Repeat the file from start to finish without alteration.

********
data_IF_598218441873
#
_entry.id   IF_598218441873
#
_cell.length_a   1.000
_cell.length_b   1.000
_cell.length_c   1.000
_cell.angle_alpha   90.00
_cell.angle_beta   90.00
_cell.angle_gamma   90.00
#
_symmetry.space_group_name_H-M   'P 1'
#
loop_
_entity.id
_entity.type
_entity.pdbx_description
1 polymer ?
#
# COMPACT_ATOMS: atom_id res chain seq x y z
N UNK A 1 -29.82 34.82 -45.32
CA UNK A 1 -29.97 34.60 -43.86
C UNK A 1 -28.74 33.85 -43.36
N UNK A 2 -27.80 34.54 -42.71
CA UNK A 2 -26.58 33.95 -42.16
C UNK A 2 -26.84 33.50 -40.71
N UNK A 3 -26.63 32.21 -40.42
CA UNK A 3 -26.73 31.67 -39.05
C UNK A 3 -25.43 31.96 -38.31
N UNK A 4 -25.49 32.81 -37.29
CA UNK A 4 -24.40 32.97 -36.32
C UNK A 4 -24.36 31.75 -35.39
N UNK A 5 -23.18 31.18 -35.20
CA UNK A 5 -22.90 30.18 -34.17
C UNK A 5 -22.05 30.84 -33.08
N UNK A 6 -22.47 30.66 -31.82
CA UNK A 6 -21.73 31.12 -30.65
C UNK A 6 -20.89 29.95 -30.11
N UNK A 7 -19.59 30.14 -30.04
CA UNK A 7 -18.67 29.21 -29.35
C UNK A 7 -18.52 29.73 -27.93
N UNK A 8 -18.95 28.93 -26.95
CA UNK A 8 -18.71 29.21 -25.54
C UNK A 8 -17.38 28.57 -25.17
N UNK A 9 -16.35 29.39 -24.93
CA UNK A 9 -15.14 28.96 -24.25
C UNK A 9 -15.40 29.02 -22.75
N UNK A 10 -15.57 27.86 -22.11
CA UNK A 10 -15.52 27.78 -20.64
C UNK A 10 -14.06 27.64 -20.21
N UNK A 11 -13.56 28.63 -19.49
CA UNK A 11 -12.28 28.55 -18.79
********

data_IF_598218441873
#
_entry.id   IF_598218441873
#
_cell.length_a   1.000
_cell.length_b   1.000
_cell.length_c   1.000
_cell.angle_alpha   90.00
_cell.angle_beta   90.00
_cell.angle_gamma   90.00
#
_symmetry.space_group_name_H-M   'P 1'
#
loop_
_entity.id
_entity.type
_entity.pdbx_description
1 polymer ?
#
# COMPACT_ATOMS: atom_id res chain seq x y z
N UNK A 1 -29.82 34.82 -45.32
CA UNK A 1 -29.97 34.60 -43.86
C UNK A 1 -28.74 33.85 -43.36
N UNK A 2 -27.80 34.54 -42.71
CA UNK A 2 -26.58 33.95 -42.16
C UNK A 2 -26.84 33.50 -40.71
N UNK A 3 -26.63 32.21 -40.42
CA UNK A 3 -26.73 31.67 -39.05
C UNK A 3 -25.43 31.96 -38.31
N UNK A 4 -25.49 32.81 -37.29
CA UNK A 4 -24.40 32.97 -36.32
C UNK A 4 -24.36 31.75 -35.39
N UNK A 5 -23.18 31.18 -35.20
CA UNK A 5 -22.90 30.18 -34.17
C UNK A 5 -22.05 30.84 -33.08
N UNK A 6 -22.47 30.66 -31.82
CA UNK A 6 -21.73 31.12 -30.65
C UNK A 6 -20.89 29.95 -30.11
N UNK A 7 -19.59 30.14 -30.04
CA UNK A 7 -18.67 29.21 -29.35
C UNK A 7 -18.52 29.73 -27.93
N UNK A 8 -18.95 28.93 -26.95
CA UNK A 8 -18.71 29.21 -25.54
C UNK A 8 -17.38 28.57 -25.17
N UNK A 9 -16.35 29.39 -24.93
CA UNK A 9 -15.14 28.96 -24.25
C UNK A 9 -15.40 29.02 -22.75
N UNK A 10 -15.57 27.86 -22.11
CA UNK A 10 -15.52 27.78 -20.64
C UNK A 10 -14.06 27.64 -20.21
N UNK A 11 -13.56 28.63 -19.49
CA UNK A 11 -12.28 28.55 -18.79